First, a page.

January’s Epiphany

A cold spell of single digits. With the ground frozen hard after a wet fall where the trees stood in shallow puddles throughout the woods, a walk meant the danger of a twisted ankle as crunching underfoot, the ice lay along the paths to the field and skimmed the pond. For a few days, I didn’t venture out. Then a call around 6 o’clock on a Sunday evening. It was Paul, my oldest.

“Mom? Meet us down at the pond. We’re going skating.”

That was it–the unexpected gift–the moments for which I live are just this: the offer of a bit of fun coming out of the dark, the excitement because of the dark, the daring to skate down in the woods on a clear, still night when one cannot even see the edges of the pond, the grass that might catch a skate encased in ice, the twig lying on the surface ready to send anyone sprawling. The embrace of danger. More than that, though, was Paul’s thoughtfulness. It was he who had inspected the ice, gathered twigs for a fire in the afternoon, and piled them high in the center of the pond, right on the ice, and who brought a chair for me so I could sit safely with the fire at my feet, none of which I knew when I saw the flashlight in my driveway and heard the two of them, Paul and my granddaughter, Sadie, coming toward me. Paul was full of assurances that the ice was firm enough, and besides he had his cell phone if we needed it and the folding chair for me while Sadie dragged a sled, for “the both of us, Omie.”

After the fire caught, Paul sat on the sled to put on his skates, the creases around his eyes sharply defined by the light of the fire, reminding me that despite the persistence of time, we are fortunate to keep certain parts of us alive through all the changes, no matter what. Sadie, giggling, tried to push me as I sat in the chair, then gave up. Without skates herself, I offered my size 8’s but she only wears a 5. She’s just 11 years old. “It’s okay,” she said, “Dad will take me for a ride on the sled.”

Soon Paul was skating around us as we hovered around the fire. “You see how the wind is coming out of the southwest,” he said. “Unusual.” The smoke shifted even though the air was still, as if there were spirits alive, awakened by the sounds of us, Sadie chatting about new skates that maybe her mother would buy for her the next day, and the crisp, crisp sound of Paul’s skates. He was speeding now, with an abandon not visible in recent years. Prodigal, like a homecoming we rarely experience as we get older but instantly recognizable and reassuring, he skated magnificently despite all the years way from the ice.

“Come on, Mom. Get on the sled. I’ll pull you and Sadie.”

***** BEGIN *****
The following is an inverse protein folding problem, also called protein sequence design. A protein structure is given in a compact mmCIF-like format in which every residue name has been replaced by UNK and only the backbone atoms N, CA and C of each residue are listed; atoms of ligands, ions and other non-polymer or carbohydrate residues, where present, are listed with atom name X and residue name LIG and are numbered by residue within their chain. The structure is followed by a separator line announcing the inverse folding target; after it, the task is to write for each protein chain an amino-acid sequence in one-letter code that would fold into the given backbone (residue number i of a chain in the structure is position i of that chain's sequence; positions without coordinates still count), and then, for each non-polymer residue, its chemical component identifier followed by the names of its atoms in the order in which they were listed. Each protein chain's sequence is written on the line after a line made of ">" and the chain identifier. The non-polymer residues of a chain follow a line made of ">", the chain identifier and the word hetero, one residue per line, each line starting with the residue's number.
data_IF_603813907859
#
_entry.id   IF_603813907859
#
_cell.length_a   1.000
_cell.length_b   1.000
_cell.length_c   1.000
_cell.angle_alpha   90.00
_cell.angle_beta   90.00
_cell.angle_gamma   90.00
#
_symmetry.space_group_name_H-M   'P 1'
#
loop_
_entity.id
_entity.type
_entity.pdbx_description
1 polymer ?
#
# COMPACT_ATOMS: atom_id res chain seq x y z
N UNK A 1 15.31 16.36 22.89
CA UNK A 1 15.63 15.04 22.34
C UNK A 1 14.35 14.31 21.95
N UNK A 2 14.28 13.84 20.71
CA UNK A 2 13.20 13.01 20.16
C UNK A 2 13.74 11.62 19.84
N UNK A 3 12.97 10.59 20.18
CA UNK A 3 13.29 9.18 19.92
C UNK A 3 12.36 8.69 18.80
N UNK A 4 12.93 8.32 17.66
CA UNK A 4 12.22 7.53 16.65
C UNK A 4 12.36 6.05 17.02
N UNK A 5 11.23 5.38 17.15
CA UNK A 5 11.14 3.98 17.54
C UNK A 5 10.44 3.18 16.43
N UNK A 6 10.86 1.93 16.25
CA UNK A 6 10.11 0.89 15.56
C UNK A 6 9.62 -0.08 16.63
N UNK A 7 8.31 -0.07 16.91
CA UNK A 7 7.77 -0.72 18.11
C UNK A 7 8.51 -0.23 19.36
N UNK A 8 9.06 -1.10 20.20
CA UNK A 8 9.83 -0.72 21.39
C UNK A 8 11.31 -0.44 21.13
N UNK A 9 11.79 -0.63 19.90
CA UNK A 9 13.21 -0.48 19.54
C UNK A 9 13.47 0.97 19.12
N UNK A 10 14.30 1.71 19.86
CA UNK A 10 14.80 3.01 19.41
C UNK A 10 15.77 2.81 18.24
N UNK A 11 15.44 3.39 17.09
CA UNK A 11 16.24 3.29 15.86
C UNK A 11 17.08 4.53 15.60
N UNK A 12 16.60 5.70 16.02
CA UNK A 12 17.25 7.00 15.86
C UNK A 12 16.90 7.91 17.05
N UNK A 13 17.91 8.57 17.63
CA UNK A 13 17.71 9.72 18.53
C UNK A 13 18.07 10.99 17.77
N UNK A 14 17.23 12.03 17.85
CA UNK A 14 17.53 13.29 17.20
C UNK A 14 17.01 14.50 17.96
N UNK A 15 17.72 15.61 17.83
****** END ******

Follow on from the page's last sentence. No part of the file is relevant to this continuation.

My trust was complete as I got on the sled, Sadie between my legs, my arms around her. We took off, and Paul spun us into a whiplash, the sled skimming sideways across the ice. I screamed and laughed from way down, a sound which astonished me because I hadn’t screamed or laughed like that for a hundred years and all it took was a hair raising slide across the ice. I was aware of Paul’s strength as he held onto the rope of the sled so that we didn’t fly off into the trees at the edge of the pond. Pausing for a breath, I heard the ice crack a loud, muffled thud.

“Don’t worry, Mom. It’s only the stress cracks at the edge of the pond.”

I believe him. I believe in him. I believe in fun, in screaming in the dark with the light from the house streaming across the ice, the firm shadows of the trees reaching us, the crackling of the fire and the melted ice at its base, the wonder of heat rising so that there could be such a thing as fire built on ice. Most of all I believe in the generations we are. There would have been no generation without Paul’s father, that silent, shadowy, well-concealed self around which I tried to build a life, and did. Therefore, I believe in replenishment on even the coldest night, the bold human spirit that sparks unexpectedly, the details of callused hands building a fire in the dark, the old skate hook saved all those years with which to tighten laces, a granddaughter’s mittened hand orchestrating the hope of new skates.

In time, they helped me off the ice, Paul on one side, Sadie on the other. Feeling my helplessness at stepping to the edge of the pond, my only comment, laughingly was, “If this is the way it’s going to be in a few years, I don’t want to play!” But when something fills you to the brim, it seems like even death will be all right; saying good-bye possible.

Just before we stepped to the bank, Paul held the flashlight downward and through the clear ice were bright green shoots, waiting among last year’s debris from the trees. He said he even saw tadpoles swimming under the ice earlier in the afternoon.

Alone now, I walked toward the house, toward the light that is to be kept lit for occasions such as this, giving a reason for everything, including fire on ice.

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